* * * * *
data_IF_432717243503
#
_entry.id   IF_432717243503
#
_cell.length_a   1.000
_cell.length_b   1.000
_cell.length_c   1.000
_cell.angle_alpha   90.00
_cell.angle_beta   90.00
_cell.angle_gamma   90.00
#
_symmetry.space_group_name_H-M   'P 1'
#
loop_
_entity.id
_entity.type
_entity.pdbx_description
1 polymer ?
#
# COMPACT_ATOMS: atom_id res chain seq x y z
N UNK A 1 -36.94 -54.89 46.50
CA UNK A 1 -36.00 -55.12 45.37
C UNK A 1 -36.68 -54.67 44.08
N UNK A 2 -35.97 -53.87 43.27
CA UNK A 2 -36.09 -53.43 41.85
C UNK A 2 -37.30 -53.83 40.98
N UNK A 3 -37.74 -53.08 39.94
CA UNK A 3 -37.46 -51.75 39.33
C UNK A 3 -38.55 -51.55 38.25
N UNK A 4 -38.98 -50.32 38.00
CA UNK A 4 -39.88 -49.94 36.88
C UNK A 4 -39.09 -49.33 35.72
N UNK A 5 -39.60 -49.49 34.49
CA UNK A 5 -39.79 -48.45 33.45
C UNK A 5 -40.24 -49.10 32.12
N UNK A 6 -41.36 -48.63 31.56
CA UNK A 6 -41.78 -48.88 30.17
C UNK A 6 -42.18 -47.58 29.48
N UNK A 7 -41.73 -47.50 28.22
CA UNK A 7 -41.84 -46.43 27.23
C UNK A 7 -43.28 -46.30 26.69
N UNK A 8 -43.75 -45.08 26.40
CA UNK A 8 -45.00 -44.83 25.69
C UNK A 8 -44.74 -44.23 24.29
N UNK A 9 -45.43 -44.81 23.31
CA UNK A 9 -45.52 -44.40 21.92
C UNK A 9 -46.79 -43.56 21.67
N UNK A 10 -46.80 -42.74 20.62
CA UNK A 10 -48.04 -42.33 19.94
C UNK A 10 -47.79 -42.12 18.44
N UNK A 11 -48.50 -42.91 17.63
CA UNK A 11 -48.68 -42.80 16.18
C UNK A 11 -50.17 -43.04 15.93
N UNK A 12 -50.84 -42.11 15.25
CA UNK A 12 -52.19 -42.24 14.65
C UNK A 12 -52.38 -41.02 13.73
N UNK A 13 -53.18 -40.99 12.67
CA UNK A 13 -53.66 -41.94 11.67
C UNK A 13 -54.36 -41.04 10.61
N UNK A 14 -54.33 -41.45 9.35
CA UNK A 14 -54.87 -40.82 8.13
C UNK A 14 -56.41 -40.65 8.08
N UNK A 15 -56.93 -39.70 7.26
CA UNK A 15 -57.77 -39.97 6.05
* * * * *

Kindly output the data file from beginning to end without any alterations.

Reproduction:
data_IF_432717243503
#
_entry.id   IF_432717243503
#
_cell.length_a   1.000
_cell.length_b   1.000
_cell.length_c   1.000
_cell.angle_alpha   90.00
_cell.angle_beta   90.00
_cell.angle_gamma   90.00
#
_symmetry.space_group_name_H-M   'P 1'
#
loop_
_entity.id
_entity.type
_entity.pdbx_description
1 polymer ?
#
# COMPACT_ATOMS: atom_id res chain seq x y z
N UNK A 1 -36.94 -54.89 46.50
CA UNK A 1 -36.00 -55.12 45.37
C UNK A 1 -36.68 -54.67 44.08
N UNK A 2 -35.97 -53.87 43.27
CA UNK A 2 -36.09 -53.43 41.85
C UNK A 2 -37.30 -53.83 40.98
N UNK A 3 -37.74 -53.08 39.94
CA UNK A 3 -37.46 -51.75 39.33
C UNK A 3 -38.55 -51.55 38.25
N UNK A 4 -38.98 -50.32 38.00
CA UNK A 4 -39.88 -49.94 36.88
C UNK A 4 -39.09 -49.33 35.72
N UNK A 5 -39.60 -49.49 34.49
CA UNK A 5 -39.79 -48.45 33.45
C UNK A 5 -40.24 -49.10 32.12
N UNK A 6 -41.36 -48.63 31.56
CA UNK A 6 -41.78 -48.88 30.17
C UNK A 6 -42.18 -47.58 29.48
N UNK A 7 -41.73 -47.50 28.22
CA UNK A 7 -41.84 -46.43 27.23
C UNK A 7 -43.28 -46.30 26.69
N UNK A 8 -43.75 -45.08 26.40
CA UNK A 8 -45.00 -44.83 25.69
C UNK A 8 -44.74 -44.23 24.29
N UNK A 9 -45.43 -44.81 23.31
CA UNK A 9 -45.52 -44.40 21.92
C UNK A 9 -46.79 -43.56 21.67
N UNK A 10 -46.80 -42.74 20.62
CA UNK A 10 -48.04 -42.33 19.94
C UNK A 10 -47.79 -42.12 18.44
N UNK A 11 -48.50 -42.91 17.63
CA UNK A 11 -48.68 -42.80 16.18
C UNK A 11 -50.17 -43.04 15.93
N UNK A 12 -50.84 -42.11 15.25
CA UNK A 12 -52.19 -42.24 14.65
C UNK A 12 -52.38 -41.02 13.73
N UNK A 13 -53.18 -40.99 12.67
CA UNK A 13 -53.66 -41.94 11.67
C UNK A 13 -54.36 -41.04 10.61
N UNK A 14 -54.33 -41.45 9.35
CA UNK A 14 -54.87 -40.82 8.13
C UNK A 14 -56.41 -40.65 8.08
N UNK A 15 -56.93 -39.70 7.26
CA UNK A 15 -57.77 -39.97 6.05